Stephen Mann is a professor of chemistry, the director of the Centre for Organized Matter Chemistry, and a principal of the Bristol Centre for Functional Nanomaterials at the University of Bristol. He studies the chemical synthesis, characterization, and emergence of complex forms of organized matter, focusing on bio-inspired materials, hybrid nanoscale objects, and integrated superstructures. Recently, his research group reported the first examples of solventless liquid proteins, opening up new possibilities in diverse areas of protein-based nanoscience.
During his Radcliffe fellowship, Mann will explore the notion of a “universal biology,” which attempts to delineate the common irreducible factors that define living matter without recourse to a detailed description of its myriad components and mechanisms. The work will study pathways plausibly responsible for the emergence of life from nonliving matter, using an integrative systems approach to cellular autonomy with special attention placed on life as a nanoscale phenomenon. Critical features of the underlying organizational logic will be addressed by experimental studies focused on the biomimetic engineering of protocell models and semisynthetic cells.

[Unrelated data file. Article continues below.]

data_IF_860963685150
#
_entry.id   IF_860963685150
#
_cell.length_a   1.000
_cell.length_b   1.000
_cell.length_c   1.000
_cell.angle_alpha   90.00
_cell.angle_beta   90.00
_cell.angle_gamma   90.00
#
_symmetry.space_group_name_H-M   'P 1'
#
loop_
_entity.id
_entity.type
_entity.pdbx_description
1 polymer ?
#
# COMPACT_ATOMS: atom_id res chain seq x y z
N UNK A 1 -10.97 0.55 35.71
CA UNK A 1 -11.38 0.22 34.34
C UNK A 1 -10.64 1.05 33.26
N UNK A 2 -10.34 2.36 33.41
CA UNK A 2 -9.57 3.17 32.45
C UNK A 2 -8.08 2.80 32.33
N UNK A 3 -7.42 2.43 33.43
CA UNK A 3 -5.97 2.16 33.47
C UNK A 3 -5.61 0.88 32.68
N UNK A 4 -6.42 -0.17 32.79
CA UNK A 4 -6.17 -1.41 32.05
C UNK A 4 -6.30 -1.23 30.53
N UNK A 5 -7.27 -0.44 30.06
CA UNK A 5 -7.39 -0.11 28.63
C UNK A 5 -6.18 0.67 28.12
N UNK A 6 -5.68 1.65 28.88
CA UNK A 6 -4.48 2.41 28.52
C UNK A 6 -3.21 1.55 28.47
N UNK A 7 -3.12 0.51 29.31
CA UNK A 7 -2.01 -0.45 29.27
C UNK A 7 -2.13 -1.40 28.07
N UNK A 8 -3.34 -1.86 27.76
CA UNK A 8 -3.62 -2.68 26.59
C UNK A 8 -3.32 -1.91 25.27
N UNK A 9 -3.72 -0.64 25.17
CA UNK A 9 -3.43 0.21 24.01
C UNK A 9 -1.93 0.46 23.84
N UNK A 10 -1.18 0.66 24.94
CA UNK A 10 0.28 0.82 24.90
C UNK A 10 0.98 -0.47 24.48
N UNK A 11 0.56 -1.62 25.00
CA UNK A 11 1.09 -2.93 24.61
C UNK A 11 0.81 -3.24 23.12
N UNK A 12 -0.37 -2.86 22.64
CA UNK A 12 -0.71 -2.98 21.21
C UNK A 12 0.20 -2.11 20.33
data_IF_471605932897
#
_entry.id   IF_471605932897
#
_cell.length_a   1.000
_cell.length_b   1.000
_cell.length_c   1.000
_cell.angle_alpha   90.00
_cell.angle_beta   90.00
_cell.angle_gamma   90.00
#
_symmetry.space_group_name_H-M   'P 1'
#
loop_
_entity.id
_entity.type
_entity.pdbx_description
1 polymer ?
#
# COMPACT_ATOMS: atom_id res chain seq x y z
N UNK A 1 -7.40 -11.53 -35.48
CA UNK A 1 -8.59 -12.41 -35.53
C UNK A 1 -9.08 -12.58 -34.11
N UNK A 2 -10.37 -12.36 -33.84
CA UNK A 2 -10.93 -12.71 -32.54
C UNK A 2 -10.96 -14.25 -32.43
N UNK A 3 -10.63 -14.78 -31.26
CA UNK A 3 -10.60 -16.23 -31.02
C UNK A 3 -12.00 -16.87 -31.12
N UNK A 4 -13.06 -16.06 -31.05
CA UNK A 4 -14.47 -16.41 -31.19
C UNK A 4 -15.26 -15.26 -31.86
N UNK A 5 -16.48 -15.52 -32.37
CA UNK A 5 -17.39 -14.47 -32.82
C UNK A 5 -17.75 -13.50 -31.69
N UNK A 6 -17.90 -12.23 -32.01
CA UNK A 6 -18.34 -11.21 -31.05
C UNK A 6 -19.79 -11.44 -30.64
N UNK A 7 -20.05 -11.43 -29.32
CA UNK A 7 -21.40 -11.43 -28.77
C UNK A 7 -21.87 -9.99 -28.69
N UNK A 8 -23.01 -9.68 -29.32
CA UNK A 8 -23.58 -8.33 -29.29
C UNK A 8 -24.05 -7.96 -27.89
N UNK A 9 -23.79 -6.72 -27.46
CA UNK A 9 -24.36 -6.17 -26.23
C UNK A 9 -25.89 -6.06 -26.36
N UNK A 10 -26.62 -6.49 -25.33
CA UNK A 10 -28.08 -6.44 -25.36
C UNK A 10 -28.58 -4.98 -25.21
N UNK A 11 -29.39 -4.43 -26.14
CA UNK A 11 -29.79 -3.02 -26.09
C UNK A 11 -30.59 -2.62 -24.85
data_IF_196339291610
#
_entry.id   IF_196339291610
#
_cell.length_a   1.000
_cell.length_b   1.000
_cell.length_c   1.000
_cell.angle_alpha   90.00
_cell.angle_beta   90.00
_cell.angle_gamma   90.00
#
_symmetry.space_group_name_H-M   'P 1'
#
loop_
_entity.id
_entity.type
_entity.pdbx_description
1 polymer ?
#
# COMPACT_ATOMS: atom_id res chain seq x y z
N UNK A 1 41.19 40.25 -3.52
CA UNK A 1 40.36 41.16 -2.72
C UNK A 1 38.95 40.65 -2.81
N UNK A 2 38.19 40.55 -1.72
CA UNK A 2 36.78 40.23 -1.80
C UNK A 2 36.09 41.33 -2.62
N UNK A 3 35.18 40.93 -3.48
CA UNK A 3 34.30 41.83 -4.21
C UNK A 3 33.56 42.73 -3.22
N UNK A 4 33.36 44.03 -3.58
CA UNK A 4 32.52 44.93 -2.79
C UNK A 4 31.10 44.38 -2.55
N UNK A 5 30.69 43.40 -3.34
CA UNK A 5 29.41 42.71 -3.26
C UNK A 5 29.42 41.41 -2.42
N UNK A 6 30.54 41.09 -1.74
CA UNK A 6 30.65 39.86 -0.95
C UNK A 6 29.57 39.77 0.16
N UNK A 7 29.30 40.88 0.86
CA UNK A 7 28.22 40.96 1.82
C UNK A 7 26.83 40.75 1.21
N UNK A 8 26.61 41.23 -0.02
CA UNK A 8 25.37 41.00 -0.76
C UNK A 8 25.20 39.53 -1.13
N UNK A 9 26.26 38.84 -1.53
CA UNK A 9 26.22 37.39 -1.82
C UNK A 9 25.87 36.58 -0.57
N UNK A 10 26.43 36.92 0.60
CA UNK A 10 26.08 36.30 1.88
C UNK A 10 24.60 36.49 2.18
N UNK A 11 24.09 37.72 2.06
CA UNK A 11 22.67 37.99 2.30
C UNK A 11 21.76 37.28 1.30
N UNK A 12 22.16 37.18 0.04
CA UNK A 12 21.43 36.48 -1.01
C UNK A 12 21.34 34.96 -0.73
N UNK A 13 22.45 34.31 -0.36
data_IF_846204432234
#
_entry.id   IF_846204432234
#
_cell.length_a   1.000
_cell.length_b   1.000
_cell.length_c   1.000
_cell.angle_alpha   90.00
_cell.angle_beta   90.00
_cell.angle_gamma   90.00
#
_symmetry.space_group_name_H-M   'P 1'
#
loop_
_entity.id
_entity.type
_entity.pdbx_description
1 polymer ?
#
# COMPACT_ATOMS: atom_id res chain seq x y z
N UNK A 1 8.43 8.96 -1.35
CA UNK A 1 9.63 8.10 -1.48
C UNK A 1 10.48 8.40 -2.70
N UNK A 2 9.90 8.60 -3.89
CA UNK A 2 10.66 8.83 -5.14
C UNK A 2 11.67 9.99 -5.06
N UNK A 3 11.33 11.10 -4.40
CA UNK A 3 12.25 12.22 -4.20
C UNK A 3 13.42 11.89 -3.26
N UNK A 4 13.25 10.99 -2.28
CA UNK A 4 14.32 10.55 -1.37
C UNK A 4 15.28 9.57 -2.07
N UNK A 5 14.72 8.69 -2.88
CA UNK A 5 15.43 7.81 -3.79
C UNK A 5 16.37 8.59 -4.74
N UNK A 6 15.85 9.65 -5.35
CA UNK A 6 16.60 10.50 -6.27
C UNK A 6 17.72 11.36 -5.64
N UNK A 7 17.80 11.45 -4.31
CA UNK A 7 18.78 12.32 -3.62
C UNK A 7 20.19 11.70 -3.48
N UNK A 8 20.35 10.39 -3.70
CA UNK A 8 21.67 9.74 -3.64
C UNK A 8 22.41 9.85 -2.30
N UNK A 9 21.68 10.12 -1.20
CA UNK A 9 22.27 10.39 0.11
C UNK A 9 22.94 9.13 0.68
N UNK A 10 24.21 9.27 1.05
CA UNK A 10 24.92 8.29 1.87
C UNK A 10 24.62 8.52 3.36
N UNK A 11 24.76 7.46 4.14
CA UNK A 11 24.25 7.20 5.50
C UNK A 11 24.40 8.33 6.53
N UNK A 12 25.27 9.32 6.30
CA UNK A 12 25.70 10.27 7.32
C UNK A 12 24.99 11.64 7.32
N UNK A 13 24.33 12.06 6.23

Mann received his DPhil from the University of Oxford and is a recipient of the Royal Society of Chemistry’s Corday-Morgan Prize, Interdisciplinary Award, and Joseph Chatt Lectureship; the Royal Society Wolfson Research Merit Award; and the Max Planck Research Award for International Cooperation. He was elected a fellow of the Royal Society in 2003 and has published more than 400 scientific papers.